Book Review – ‘The Freudian Slip’ by Marion von Adlerstein. Published by Hachette, Australia, N.S.W. 2011.
If you, are a reader craving a trip down memory lane, especially to Sydney in the ‘swinging sixties’, when women were judged more on their appearances than intelligence, sock darning was still a regular activity and the Sunday roast appeared as regular as clock work on the dining table, then this book is for you! Speaking as a ‘baby boomer’ myself, growing up in Adelaide, I could relate to von Adlerstein’s nostalgic view of what life was like for women in that era. Her ‘over the top’ use of sixties clichés and references to icons of that era, is testimony to the author’s sharp eye for detail and also to her illustriously long career in journalism and advertising. This story is the brain child of 79 year old, first time novelist, Marion von Adlerstein.
‘Mad Men’ devotees may feel that von Adlerstein has simply ‘piggy-backed’ on this successful television drama. I disagree. Her attention to detail (albeit too much on occasions), and using her life experiences as a frame of reference, transports readers back in time. This bygone era conjures up nostalgic memories, boasting elegantly dressed women with beehive hairdos, playing ‘hostess’ at dinner parties whilst offering chicken mornay vol-au-vents, asparagus spears wrapped in brown bread, devilled eggs, meatloaf terrines, and of course the porcupine look-alike oranges speared with cocktail onions.
The story is set in the Bofinger, Adams, Rawson and Keane advertising agency (BARK), in 1963. You will not be disappointed with the office politics, namely, back stabbing, extra marital affairs, and the never ending struggle amongst the company’s cast of characters as they climb the corporate ladder. The three very different sub-plots of the leading ladies, namely, Bea, Desi and Stella are intertwined throughout the book. Thirty something Bea is a divorcee copywriter who is very private, whilst the attractive statuesque blonde heiress and television producer, Desi, is engaged to one of the most eligible bachelors in town. Her extra-curricular activities bring shame onto her well connected family, and attract the unwanted attentions of the Press. Meanwhile, Stella, who came ‘from the wrong side of town’ is desperately seeking acceptance into the higher echelons, and does everything in her power to improve her status in the firm. Karma comes back to bite her, as her lack of creativity, common sense and inclination to plagiarise returns to haunt her, after her promotion from secretary to copywriter and personal assistant.
In sixties Australia, most women were expected to be subservient to men, and von Adlerstein portrays this beautifully in her story. Women had a lot to put up with. Their bosses long drawn out lunches, the ever pervading smell and inhalation of cigarette smoke and sexist remarks on a regular basis. For example:
“The last strains of ‘Waltzing Matilda’ were accompanied by canned applause. When Guy turned down the volume the first words anyone heard came from Kelvin, the despatch boy, who’d sneaked in and now stood at the back of the room. ‘I wouldn’t mind giving her a grand slam!’ There was a burst of laughter. Stella pretended not to have heard, turning to smile at Jacques as he topped up her glass. ‘What did he say?’ asked someone. ‘He wants to get into her pants’, said someone else. ‘Whose?’ ‘Guy’s seck-a-tree’s”.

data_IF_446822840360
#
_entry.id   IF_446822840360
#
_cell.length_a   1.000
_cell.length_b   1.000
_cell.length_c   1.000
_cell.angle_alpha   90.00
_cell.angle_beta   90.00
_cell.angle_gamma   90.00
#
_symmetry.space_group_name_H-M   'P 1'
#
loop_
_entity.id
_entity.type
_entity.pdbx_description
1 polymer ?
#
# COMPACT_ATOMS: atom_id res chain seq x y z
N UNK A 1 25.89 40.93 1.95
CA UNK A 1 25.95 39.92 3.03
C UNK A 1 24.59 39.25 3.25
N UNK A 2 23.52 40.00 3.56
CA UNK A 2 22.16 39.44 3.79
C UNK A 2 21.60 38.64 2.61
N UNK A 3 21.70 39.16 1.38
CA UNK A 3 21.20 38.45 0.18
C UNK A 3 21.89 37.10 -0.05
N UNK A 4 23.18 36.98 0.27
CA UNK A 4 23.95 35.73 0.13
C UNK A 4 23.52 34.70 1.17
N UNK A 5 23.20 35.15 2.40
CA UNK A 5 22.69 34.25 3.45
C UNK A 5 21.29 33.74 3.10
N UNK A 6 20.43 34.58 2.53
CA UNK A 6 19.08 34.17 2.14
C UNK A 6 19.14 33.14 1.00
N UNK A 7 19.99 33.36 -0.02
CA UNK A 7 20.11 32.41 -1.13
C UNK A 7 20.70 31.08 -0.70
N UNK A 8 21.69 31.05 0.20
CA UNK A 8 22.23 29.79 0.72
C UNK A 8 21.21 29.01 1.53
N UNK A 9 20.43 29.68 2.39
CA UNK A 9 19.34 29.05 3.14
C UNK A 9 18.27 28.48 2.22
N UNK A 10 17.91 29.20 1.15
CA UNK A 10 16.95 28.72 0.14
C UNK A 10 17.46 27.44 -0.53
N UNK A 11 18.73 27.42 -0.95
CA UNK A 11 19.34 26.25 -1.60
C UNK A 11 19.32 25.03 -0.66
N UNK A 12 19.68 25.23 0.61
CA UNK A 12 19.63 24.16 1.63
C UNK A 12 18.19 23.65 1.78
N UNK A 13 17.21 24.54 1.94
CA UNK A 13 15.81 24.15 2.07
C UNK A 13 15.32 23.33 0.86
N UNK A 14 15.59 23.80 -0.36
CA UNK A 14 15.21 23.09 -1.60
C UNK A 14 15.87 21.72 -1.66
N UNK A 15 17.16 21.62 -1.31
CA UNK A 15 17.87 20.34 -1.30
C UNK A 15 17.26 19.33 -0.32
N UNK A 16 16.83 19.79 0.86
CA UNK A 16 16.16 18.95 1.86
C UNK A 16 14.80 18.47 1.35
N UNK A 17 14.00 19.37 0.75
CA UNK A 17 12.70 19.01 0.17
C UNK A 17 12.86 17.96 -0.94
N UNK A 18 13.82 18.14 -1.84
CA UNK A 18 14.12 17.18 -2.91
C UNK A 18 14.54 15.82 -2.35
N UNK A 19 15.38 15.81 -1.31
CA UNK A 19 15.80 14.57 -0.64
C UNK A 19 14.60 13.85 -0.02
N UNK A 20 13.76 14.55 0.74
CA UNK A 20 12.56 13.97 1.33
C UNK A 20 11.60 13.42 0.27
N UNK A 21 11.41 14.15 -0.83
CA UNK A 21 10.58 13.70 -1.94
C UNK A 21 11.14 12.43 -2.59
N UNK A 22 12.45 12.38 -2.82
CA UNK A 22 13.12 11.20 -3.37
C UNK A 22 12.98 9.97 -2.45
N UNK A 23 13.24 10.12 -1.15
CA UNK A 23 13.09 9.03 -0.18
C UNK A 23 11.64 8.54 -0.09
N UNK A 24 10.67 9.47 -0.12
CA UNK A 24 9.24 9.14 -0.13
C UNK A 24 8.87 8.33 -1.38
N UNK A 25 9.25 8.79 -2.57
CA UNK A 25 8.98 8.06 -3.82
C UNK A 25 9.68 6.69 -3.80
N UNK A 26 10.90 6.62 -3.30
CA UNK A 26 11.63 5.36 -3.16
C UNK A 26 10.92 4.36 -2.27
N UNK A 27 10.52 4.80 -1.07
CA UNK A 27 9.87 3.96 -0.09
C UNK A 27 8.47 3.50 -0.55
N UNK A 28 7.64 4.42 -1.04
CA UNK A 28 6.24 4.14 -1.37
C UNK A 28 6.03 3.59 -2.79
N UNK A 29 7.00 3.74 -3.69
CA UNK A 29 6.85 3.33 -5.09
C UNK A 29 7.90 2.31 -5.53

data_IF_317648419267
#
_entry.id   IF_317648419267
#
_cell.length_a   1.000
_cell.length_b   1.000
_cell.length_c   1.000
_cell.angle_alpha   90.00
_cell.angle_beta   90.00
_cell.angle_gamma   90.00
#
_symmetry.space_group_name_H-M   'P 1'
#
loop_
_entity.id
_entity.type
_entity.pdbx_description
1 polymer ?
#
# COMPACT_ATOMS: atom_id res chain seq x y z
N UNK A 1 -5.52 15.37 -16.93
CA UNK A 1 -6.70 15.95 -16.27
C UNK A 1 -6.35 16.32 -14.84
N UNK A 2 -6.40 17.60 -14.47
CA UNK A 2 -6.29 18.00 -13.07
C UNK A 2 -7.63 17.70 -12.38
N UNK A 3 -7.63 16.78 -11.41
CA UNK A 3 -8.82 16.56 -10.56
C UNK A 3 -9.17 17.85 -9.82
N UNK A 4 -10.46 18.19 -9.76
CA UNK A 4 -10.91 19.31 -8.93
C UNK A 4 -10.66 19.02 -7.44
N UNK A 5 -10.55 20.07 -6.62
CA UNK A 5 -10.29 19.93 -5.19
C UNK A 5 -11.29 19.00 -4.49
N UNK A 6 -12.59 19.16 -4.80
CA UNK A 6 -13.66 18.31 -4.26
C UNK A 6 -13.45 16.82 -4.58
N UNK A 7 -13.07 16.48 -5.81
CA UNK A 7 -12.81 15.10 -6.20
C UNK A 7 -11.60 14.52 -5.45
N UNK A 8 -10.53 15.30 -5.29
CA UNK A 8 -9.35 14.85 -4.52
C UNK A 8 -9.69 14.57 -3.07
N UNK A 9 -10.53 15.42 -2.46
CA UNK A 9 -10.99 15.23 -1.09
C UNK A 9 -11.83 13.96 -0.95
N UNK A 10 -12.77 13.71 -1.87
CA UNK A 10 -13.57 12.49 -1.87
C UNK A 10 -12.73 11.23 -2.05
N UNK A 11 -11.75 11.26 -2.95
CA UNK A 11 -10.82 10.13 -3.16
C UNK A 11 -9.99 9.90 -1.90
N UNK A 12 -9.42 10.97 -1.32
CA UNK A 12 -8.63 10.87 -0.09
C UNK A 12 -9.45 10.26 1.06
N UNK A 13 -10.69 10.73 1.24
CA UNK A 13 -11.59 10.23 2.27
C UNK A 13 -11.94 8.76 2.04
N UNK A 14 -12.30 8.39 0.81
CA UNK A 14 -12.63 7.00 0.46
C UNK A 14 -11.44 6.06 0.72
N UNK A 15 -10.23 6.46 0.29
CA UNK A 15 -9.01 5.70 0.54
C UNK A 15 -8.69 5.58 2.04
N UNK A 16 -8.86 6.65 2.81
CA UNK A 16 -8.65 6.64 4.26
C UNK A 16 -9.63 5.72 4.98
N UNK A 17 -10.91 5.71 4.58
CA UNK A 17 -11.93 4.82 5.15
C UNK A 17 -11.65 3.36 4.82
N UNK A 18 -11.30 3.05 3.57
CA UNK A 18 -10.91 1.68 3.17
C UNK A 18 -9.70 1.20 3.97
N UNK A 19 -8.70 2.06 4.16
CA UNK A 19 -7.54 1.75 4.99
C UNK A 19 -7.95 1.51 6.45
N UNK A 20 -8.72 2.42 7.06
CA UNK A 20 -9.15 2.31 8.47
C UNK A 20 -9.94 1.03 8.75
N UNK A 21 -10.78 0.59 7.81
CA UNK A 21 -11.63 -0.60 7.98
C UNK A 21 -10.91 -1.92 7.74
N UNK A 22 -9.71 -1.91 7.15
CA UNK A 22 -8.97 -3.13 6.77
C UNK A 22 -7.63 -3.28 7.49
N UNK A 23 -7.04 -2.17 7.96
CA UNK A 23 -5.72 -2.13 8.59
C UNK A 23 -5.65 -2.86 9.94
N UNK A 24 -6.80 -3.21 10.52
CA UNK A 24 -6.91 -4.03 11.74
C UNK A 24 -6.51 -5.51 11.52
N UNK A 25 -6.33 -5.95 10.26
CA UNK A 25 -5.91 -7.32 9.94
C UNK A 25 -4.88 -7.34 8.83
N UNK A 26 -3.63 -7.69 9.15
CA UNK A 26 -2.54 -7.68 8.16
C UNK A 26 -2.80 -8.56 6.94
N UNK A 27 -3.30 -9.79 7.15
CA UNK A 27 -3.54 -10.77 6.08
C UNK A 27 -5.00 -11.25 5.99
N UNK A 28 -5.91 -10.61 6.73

The hilarious twist on the company’s advertising campaign showing off sexy lingerie should satisfy the very toughest of critics! Using the pun ‘Freudian slip’ as the title for her book, works to the author’s advantage, and the story that unfolds is entertaining as well as thought provoking when read in the light of our 21st century perspective on the theme. The credibility of the agency is under threat as the closeted world of homosexuals is suddenly exposed to the light of day. The author weaves her magic in a tale of humour, paranoia and fear, as the likelihood of the Agency losing an important client, is real. Stella’s lack of integrity eventually becomes her undoing. To reveal more may spoil the read!
All in all, I think the author has crafted a remarkable tale. She allows us to accurately relive the times and era of the sixties, to observe career women trying to prove that they were just as capable as men of selling a certain type of breakfast cereal or conditioning shampoo. More than that, she enables us to look back with rose coloured glasses on a simpler world with our accumulated wisdom of another half century of social progress. Those of us that didn’t experience the sixties will still enjoy the tale for its naivety in the relationship between the sexes that it portrays. If readers are looking for an in depth, more historical look at this era, they may be disappointed. Personally, I enjoyed this light hearted and refreshing trip down memory lane. The sixties were indeed an interesting time in Australian history when women’s liberation was long overdue; however, I can’t help but feel that something of the magic of that era has been lost in this brave new world we live in!